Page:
Saturday, 9 May 2015

Death in the Dardanelles

Programme from Kenneth Longuet-Higgins' last school sports, 1913 [HG12/11/113]

Sunday 9th May 1915: The Longuet-Higgins family of Turvey have received the sad news of the death of their youngest son Kenneth, the Lieutenant in the Royal Marine Light Infantry we last heard of travelling out to the Dardanelles in March. Kenneth Aislabie Longuet-Higgins was killed on 2nd May 1915, aged just nineteen, and was buried at sea off Rhodes on 3rd May. One of his former school friends at St. Paul’s, London, has written the following poem in his memory:
Died of Wounds Received at the DardanellesWhere stern grey busts of gods and heroes oldFrown down upon the corridors’ chill stone,
On which the sunbeam’s amber pale is thrown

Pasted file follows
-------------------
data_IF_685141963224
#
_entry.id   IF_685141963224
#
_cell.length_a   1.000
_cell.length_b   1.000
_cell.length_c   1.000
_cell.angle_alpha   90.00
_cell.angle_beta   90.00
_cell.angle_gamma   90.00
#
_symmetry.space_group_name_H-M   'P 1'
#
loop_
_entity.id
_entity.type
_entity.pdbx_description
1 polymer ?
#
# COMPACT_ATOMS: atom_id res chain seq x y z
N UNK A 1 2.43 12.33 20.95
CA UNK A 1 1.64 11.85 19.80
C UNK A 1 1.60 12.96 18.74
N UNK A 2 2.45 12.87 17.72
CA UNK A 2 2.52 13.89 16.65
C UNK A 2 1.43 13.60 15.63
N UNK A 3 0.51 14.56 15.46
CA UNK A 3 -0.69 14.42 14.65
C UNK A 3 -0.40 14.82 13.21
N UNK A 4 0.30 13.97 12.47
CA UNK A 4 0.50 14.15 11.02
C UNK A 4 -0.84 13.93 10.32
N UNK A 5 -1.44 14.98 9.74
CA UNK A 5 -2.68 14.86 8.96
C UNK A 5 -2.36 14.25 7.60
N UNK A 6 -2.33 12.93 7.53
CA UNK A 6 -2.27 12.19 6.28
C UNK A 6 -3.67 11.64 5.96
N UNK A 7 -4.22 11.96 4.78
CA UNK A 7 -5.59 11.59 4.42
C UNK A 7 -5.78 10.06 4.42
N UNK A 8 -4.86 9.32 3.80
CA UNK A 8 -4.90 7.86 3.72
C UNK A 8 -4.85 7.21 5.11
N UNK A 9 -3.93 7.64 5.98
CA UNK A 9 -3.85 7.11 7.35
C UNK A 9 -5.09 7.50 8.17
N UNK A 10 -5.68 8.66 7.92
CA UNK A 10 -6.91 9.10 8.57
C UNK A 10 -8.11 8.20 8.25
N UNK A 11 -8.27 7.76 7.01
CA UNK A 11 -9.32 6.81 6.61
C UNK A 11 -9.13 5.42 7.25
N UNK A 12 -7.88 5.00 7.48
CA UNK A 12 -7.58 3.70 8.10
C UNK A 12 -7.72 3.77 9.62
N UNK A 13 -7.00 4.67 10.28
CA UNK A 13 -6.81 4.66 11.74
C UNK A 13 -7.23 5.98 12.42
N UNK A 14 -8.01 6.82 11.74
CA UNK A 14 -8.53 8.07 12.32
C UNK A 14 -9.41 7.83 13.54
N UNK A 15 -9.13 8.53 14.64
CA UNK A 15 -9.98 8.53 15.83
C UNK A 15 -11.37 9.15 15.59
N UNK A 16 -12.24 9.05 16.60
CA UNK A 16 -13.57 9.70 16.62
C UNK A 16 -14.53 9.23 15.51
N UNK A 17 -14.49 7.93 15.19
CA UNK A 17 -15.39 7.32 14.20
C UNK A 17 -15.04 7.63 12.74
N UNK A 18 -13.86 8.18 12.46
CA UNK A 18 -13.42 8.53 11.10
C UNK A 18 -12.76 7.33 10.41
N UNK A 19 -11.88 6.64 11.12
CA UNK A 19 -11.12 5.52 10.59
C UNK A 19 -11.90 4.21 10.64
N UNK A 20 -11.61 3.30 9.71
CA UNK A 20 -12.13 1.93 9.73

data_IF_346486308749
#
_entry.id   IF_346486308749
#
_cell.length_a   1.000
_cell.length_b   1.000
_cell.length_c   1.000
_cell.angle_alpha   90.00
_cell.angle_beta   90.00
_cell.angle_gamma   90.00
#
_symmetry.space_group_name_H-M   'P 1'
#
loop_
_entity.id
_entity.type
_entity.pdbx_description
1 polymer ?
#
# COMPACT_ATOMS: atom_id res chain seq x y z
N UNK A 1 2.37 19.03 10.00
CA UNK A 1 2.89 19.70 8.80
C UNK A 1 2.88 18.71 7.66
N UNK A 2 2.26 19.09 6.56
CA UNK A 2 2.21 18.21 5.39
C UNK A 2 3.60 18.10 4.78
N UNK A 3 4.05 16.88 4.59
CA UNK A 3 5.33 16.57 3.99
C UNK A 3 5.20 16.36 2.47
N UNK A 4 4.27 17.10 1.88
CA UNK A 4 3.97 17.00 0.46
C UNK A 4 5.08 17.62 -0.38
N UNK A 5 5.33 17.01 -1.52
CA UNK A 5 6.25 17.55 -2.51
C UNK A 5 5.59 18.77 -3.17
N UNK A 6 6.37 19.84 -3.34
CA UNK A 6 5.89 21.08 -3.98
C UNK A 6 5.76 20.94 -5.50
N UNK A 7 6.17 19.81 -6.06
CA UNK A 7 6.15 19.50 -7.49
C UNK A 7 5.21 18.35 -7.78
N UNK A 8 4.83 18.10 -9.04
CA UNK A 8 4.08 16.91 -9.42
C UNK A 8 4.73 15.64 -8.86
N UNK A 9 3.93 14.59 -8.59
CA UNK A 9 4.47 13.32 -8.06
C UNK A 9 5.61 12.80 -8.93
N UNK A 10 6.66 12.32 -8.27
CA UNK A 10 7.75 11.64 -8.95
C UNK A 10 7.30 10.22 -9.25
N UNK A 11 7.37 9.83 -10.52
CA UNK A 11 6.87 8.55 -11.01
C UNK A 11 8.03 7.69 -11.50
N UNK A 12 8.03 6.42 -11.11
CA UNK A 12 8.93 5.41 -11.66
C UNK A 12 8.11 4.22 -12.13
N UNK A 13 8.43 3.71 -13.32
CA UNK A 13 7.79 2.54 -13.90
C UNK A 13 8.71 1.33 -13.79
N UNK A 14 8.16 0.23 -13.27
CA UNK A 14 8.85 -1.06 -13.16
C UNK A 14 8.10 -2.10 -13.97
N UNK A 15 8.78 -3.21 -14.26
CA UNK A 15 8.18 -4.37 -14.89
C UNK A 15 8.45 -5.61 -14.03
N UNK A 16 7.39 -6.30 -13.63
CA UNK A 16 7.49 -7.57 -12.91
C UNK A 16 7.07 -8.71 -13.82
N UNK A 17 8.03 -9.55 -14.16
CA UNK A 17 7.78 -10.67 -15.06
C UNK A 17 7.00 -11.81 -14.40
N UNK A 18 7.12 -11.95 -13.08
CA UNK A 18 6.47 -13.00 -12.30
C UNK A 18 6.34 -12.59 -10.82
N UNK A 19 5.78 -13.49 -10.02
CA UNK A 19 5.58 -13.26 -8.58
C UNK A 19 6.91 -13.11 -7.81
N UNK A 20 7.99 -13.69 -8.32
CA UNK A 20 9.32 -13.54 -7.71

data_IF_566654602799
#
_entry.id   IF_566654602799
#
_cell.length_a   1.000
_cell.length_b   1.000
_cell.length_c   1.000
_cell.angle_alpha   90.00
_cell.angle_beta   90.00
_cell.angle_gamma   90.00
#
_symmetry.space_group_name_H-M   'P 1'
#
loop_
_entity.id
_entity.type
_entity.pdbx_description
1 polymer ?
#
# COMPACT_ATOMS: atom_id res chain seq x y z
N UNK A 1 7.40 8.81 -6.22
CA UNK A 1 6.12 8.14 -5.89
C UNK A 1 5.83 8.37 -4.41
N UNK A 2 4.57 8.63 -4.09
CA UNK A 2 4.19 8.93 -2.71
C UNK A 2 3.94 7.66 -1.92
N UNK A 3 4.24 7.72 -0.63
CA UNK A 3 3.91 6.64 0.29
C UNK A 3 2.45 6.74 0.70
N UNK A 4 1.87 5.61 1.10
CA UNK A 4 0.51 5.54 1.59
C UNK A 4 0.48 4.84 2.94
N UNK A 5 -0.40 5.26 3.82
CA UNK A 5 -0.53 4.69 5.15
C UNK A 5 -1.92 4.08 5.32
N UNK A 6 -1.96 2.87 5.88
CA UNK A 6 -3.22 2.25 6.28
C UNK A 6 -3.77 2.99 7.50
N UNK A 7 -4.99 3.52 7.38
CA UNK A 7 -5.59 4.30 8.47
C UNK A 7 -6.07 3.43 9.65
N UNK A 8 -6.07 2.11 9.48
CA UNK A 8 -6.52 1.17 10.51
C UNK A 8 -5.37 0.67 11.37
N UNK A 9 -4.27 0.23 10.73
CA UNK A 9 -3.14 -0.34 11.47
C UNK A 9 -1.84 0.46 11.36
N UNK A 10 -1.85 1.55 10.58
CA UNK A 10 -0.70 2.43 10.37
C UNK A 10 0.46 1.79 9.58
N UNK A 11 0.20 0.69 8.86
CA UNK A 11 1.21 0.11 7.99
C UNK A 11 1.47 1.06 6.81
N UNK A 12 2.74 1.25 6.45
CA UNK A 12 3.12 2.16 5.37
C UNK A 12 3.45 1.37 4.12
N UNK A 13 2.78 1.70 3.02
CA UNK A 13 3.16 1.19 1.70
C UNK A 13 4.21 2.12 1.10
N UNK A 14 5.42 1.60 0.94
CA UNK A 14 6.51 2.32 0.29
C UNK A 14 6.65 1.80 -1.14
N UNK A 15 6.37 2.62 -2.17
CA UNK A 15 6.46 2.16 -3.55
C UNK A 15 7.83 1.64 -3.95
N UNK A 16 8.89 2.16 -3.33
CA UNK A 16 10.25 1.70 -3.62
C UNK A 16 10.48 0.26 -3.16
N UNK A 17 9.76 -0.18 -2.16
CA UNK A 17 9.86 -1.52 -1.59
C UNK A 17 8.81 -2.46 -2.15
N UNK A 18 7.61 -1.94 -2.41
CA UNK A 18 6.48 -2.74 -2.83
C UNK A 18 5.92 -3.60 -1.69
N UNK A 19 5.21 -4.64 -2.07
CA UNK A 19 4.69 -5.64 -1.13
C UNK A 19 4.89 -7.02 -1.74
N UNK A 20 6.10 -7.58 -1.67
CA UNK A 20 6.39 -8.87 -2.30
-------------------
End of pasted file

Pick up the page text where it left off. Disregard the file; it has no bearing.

From leaf-fringed windows, one of quiet mouldGazed long at those white chronicles which toldOf honours that the stately School had known.
He read the names: and wondered if his own
Would ever grace the walls in letters bold.
He knew not that he for the School would gainA greater honour with a greater price –
That, no long years of work, but bitter painAnd his rich life, he was to sacrifice –
Not in a University’s grey peace,
But on the hilly sun-baked Chersonese.
Source: Higgins Archive [HG1/130, anonymous poem signed only O.P. (Old Pauline) reprinted from ‘The Pauline’, December 1915]

1 comment:

  1. The poet was Paul Bewsher, who wrote it on HMS Manica in 1915. PB returned to UK on Manica Sep/Oct 1915. The Gallipoli Association have been trying to establish who "KLH" was. My grandfather Lt JE Loveluck was the first Officer of Manica. I can't see how PB could have known his school chum was killed. Perhaps he had a letter from home.